WYSIWYG vs. Manual Coding in HTML
There are two common methods for writing HTML documents: What-You-See-Is-What-You-Get (WYSIWYG) and manual coding. A WYSIWYG editor shows you a rendered web page as you edit the page. You do not see the actual HTML. When using manual coding, you see the HTML, but you must load the document in a web browser to view the rendered page.
WYSIWYG[edit | edit source]
The primary advantage of WYSIWYG is that the designer has immediate feedback to changes. There is no delay between making a change and seeing how the page will look when rendered.
The primary disadvantage of WYSIWYG is that the designer is no longer using HTML. The designer makes a change in the editor and the editor changes the HTML in the background. If the editor fails to make a change properly, the designer may not know how to edit the HTML manually to fix the error. Even if the designer does know HTML, most WYSIWYG editors create enormous amounts of unnecessary HTML code that makes manual changes very difficult to perform.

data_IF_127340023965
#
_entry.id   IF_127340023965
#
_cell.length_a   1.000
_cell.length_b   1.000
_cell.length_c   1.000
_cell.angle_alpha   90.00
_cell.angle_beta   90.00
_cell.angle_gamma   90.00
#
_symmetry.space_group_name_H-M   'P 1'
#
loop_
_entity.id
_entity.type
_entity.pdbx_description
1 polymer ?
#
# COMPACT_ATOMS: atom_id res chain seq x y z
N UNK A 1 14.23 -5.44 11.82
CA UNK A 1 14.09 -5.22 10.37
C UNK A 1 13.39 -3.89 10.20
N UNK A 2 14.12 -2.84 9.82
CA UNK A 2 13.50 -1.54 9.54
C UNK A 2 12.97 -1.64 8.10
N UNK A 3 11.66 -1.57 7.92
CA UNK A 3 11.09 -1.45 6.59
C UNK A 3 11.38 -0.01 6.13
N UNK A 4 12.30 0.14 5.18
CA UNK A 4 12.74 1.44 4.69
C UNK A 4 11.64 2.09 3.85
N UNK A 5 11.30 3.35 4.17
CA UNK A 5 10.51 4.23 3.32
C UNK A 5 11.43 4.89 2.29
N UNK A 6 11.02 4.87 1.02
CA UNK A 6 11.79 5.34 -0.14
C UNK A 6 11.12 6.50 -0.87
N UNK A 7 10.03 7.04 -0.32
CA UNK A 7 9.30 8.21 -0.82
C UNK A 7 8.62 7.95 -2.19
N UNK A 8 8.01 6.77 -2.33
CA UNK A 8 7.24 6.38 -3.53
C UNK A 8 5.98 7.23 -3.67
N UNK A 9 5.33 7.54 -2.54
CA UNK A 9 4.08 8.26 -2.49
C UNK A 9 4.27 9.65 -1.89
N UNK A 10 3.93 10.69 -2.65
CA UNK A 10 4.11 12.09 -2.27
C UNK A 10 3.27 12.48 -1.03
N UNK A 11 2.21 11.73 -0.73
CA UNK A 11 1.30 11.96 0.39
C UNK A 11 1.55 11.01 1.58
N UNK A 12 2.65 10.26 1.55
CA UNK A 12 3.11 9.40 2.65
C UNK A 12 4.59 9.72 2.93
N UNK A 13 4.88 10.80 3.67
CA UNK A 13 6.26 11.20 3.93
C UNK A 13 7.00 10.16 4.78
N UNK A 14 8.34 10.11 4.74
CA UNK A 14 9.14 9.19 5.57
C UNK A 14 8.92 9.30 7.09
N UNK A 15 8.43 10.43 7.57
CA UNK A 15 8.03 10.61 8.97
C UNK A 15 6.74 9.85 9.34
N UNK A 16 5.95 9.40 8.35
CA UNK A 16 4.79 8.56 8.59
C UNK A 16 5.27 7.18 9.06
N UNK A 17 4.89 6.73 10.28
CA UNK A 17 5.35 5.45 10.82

Manual Coding[edit | edit source]
The primary advantage of manual coding is that the designer has complete control over the HTML. It is possible to keep the HTML code clean, documented, and easy to maintain by other HTML authors.
The primary disadvantage of manual coding is that the designer must save the document and load it in a web browser to see changes. Many web designers keep the text editor and web browser open at all times to reduce time required to save and view the altered documents. It's also more expensive if you're paying someone.
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